Review: Clams Casino, ‘Instrumentals’ Mixtape

Download: Clams Casino, Instrumentals Mixtape

These are interesting times for fans of hip-hop and R&B.

With the buzz firestorm that accompanied ASAP Rocky’s LiveLoveASAP mixtape–prominently featuring the production of New Jersey-based Clams Casino–came a not-so-subtle instrumental statement: drugged-up, slowed down, dreamy beats are becoming ever more prominent in hip-hop and the need to identify with traditional regional stylings is perhaps dead. The Harlem product Rocky asks “How trill is this?” over the Clams-produced intro track on LiveLoveASAP. Oakland duo Main Attrakionz is spitting what Danny Brown describes as absolute trap-hop, but they’re doing it almost clandestinely, over cloudy, artsy beats. Even more mainstream acts like Drake are flocking towards the sounds of Houston and Memphis.

Of course, behind these tracks are a lot of gifted producers. But right now Clams Casino stands out as a ready subject for investigation. He recently re-released his Instrumentals Mixtape, this time remastered at 320 kbps. Along with each track comes the artist who ended up using the beat–Lil B, Main Attrakionz, ASAP Rocky, and even Soulja Boy. But listening to the instrumentals without the rapping is, right now, a necessary experience for hip-hop heads.

Clams Casino, “Motivation”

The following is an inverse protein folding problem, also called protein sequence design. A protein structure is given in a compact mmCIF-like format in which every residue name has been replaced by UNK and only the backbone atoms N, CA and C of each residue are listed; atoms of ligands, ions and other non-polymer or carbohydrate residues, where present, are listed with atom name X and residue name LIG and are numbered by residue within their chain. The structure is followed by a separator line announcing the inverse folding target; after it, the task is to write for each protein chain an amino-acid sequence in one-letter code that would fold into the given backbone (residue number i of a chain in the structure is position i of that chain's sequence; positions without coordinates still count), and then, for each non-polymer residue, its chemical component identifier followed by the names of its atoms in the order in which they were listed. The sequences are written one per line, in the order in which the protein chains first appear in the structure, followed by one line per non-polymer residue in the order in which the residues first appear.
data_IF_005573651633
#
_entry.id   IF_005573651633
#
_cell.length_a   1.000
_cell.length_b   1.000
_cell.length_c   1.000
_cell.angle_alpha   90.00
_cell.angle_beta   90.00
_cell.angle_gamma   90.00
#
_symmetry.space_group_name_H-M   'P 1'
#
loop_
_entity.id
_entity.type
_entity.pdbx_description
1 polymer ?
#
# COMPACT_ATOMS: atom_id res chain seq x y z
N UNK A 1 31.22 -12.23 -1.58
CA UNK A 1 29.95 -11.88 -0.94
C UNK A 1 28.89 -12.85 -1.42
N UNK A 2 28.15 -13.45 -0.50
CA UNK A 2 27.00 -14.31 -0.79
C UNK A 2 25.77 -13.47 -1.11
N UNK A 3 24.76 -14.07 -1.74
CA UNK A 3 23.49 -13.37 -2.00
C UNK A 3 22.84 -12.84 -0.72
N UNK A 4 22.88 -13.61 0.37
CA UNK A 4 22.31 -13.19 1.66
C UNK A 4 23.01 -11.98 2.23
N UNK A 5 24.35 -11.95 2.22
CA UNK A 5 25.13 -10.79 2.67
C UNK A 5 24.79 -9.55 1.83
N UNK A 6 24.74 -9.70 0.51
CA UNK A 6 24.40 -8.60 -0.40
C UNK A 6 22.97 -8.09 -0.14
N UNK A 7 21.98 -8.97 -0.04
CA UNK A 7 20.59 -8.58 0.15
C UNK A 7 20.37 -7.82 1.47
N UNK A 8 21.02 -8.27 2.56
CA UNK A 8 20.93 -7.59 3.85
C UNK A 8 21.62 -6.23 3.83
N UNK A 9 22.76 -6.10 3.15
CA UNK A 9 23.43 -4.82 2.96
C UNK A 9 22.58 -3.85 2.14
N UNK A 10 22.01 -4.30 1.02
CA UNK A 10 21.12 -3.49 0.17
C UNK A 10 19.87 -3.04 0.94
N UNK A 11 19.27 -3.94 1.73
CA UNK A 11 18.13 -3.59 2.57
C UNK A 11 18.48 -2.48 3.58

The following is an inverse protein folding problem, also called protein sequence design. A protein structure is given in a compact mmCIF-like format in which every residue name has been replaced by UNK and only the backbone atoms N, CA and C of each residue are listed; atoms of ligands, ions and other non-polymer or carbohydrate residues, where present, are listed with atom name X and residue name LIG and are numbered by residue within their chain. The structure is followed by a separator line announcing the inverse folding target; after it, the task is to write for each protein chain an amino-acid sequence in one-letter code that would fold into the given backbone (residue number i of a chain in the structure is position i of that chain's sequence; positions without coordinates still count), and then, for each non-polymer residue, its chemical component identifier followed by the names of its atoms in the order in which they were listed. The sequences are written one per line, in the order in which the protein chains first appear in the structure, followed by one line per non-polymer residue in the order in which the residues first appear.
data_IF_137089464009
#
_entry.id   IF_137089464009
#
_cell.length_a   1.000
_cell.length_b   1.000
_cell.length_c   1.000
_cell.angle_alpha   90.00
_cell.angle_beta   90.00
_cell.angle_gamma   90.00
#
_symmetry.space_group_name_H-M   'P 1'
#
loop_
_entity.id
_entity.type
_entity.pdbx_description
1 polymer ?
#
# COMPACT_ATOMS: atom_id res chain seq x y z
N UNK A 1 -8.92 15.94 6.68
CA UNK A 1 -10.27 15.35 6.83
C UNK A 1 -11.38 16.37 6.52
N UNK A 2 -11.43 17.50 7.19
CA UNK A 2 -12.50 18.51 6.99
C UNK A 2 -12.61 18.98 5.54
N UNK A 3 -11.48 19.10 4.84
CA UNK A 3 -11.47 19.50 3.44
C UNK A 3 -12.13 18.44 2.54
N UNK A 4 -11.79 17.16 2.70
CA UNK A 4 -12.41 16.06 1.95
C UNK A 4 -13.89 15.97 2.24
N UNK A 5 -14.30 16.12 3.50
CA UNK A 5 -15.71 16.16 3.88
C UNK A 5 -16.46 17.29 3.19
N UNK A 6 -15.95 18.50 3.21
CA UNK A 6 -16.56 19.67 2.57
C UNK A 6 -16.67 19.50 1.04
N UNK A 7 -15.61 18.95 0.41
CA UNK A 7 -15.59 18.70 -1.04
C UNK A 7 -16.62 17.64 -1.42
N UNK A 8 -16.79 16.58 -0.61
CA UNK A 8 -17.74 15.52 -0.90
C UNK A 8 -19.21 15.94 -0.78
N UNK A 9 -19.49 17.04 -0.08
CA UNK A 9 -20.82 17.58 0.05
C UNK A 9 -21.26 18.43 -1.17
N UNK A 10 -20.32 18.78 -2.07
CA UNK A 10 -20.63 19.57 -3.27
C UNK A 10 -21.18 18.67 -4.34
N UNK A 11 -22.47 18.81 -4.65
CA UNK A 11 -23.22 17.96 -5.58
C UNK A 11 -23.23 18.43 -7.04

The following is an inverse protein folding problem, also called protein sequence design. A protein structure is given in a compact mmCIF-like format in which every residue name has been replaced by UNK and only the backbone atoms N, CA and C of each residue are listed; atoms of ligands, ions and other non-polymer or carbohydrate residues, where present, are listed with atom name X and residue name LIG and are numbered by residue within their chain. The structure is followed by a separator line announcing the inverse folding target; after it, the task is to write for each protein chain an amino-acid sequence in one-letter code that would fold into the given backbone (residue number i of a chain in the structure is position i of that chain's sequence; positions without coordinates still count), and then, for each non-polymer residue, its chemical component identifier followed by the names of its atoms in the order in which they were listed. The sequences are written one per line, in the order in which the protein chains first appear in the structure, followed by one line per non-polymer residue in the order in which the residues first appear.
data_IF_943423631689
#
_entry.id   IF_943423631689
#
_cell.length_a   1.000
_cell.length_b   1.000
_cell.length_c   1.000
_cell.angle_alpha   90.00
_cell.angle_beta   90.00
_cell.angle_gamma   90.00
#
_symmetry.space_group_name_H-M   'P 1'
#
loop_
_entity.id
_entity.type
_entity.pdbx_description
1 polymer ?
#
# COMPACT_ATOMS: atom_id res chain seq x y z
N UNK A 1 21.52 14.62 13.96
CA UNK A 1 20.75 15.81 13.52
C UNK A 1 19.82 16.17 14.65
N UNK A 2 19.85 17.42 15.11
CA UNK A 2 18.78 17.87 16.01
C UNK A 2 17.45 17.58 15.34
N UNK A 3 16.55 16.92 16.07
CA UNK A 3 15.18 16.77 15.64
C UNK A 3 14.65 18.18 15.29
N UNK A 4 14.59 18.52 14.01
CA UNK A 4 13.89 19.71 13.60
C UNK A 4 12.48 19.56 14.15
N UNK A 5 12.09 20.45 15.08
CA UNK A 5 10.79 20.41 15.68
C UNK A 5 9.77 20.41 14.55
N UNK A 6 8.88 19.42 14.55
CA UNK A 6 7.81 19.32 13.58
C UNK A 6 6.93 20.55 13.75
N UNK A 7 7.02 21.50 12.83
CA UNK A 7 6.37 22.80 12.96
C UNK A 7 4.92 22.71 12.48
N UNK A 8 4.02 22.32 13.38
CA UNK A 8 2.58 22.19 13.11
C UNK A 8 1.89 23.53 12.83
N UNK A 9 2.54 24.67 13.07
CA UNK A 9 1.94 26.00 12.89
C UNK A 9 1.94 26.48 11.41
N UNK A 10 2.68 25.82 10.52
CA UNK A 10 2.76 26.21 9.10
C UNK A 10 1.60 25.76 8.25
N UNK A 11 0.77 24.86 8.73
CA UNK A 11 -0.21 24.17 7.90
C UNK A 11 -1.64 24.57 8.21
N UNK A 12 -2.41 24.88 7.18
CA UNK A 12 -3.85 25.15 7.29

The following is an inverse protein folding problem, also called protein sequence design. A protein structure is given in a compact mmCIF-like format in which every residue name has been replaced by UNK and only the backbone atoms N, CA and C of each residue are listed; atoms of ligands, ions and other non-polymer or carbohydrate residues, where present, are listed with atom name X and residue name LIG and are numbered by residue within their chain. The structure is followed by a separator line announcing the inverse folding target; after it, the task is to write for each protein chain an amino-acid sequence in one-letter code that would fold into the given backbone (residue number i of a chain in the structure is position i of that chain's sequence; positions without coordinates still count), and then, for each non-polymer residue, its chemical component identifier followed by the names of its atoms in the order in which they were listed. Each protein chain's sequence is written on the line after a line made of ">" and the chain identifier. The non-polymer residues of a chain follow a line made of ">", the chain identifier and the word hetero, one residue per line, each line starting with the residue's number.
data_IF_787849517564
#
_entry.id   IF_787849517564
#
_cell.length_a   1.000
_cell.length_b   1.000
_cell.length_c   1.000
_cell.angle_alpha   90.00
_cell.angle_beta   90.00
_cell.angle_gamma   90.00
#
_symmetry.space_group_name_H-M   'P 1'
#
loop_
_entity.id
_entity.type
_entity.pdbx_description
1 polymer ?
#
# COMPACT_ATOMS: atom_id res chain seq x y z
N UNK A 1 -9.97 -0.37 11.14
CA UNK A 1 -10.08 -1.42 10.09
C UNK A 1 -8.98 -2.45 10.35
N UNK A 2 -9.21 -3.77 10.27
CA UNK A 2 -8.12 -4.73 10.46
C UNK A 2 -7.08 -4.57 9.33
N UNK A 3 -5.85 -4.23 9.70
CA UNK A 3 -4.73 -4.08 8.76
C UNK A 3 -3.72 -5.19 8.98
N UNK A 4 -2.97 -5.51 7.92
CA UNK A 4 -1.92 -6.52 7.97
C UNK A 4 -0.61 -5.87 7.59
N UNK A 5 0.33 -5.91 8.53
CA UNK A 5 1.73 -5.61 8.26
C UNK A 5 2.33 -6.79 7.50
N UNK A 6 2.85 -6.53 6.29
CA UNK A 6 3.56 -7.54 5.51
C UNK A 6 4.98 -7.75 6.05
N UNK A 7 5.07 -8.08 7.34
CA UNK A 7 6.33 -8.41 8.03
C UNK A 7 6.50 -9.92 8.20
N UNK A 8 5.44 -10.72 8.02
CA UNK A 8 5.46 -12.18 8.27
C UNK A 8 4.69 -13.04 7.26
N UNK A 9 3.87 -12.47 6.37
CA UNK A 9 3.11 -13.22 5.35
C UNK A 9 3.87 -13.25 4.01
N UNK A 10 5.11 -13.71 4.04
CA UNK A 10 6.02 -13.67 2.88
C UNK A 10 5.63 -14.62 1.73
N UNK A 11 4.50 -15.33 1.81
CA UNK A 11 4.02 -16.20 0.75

Clams is a big fan of Imogean Heap. He frequently samples her and her contemporaries (Björk, Adele, etc.), chopping, reversing, and rearranging their powerful vocals; only confused, hookworthy emotion remains. In the case of the more experimental track “The World Needs Change”, it’s almost all that’s there: essentially, Heap’s “Headlock” after a syrup binge.

The aesthetic here is consistently lo-fi as Clams explores a space similar to the one How to Dress Well has frequented. Distant, droning, alien noises are paced by clear, booming bass and other percussion hits. And all of this is may be filtered through some scratching static. But the line between experimentation and utility is walked brilliantly (that, or he treaded it into a blur). There’s never any doubt that these tracks are foremost constructed with hip-hop sensibilities. It’s just that a certain strangeness arises from the general lack of allusion to the hip-hop’s illustrious past. Or perhaps it arises from the aversion to directness.

But that same strangeness is what makes the Instrumentals mixtape such a compelling listen. The beats are dynamic and are so artistically strong as to not sound incomplete without vocal accompaniment. While this may not be the sound of the “future of hip-hop” (especially commercially), it is a powerful example of the truly new music that is continuing to emerge as the idea of “genre” is replaced by the idea of blending genres. And after listening, it’s hard not to get excited at the prospect of this sound–and similarly-fashioned (read: original) sounds–soon becoming even more prominent in the rap game.


(Or, in the LDR game? Listen to his just released remix of Lana Del Ray’s “Born to Die” below)

Lana Del Ray, “Born to Die” (Clams Casino remix)